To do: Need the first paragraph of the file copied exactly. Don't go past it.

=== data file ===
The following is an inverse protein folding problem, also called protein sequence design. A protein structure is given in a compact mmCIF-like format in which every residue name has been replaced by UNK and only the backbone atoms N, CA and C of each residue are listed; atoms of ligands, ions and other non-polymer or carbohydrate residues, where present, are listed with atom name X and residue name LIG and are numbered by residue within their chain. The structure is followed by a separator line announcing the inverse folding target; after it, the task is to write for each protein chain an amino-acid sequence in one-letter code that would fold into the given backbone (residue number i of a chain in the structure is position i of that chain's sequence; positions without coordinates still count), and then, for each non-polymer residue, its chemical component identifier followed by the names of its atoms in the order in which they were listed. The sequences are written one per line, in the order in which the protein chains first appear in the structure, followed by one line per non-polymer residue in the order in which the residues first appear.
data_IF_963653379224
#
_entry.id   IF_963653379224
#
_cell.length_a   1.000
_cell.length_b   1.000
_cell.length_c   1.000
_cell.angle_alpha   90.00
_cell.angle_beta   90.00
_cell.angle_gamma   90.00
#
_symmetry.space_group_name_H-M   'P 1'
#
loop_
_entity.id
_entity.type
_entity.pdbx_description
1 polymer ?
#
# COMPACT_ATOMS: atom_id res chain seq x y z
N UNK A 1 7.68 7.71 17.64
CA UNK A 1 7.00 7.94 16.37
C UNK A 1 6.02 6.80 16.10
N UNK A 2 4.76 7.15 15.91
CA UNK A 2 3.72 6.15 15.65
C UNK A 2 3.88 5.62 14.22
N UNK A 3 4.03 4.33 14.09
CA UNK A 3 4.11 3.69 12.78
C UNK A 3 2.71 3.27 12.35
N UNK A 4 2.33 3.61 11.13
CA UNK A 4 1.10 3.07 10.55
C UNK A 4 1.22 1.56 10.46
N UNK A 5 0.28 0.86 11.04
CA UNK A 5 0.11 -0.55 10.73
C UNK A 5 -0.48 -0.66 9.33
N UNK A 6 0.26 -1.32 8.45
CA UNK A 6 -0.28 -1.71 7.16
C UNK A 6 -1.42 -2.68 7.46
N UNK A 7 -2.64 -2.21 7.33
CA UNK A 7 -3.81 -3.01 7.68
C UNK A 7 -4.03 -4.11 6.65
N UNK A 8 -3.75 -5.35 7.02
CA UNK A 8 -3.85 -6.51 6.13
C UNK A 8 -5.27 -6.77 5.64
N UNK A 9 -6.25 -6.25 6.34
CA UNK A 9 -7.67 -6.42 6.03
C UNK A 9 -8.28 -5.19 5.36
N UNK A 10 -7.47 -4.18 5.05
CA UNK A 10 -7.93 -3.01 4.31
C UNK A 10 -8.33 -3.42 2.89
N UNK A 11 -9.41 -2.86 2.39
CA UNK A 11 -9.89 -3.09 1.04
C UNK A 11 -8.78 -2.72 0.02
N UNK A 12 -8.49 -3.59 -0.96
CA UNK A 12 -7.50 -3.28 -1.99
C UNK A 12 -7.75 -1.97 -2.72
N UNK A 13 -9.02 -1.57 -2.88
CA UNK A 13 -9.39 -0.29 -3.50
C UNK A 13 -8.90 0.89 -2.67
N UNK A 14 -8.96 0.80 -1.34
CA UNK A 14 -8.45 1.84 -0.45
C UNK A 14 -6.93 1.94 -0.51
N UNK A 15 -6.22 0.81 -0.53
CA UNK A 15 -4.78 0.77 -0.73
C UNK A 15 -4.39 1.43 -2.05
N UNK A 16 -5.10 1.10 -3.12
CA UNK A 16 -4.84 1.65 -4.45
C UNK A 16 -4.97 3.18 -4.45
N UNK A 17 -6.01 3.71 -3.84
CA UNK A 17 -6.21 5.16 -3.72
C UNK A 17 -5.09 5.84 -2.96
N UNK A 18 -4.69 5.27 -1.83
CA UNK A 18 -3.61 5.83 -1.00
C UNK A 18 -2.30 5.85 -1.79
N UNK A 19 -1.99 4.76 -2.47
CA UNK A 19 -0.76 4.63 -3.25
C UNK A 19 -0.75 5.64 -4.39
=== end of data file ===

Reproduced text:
The following is an inverse protein folding problem, also called protein sequence design. A protein structure is given in a compact mmCIF-like format in which every residue name has been replaced by UNK and only the backbone atoms N, CA and C of each residue are listed; atoms of ligands, ions and other non-polymer or carbohydrate residues, where present, are listed with atom name X and residue name LIG and are numbered by residue within their chain. The structure is followed by a separator line announcing the inverse folding target; after it, the task is to write for each protein chain an amino-acid sequence in one-letter code that would fold into the given backbone (residue number i of a chain in the structure is position i of that chain's sequence; positions without coordinates still count), and then, for each non-polymer residue, its chemical component identifier followed by the names of its atoms in the order in which they were listed. The sequences are written one per line, in the order in which the protein chains first appear in the structure, followed by one line per non-polymer residue in the order in which the residues first appear.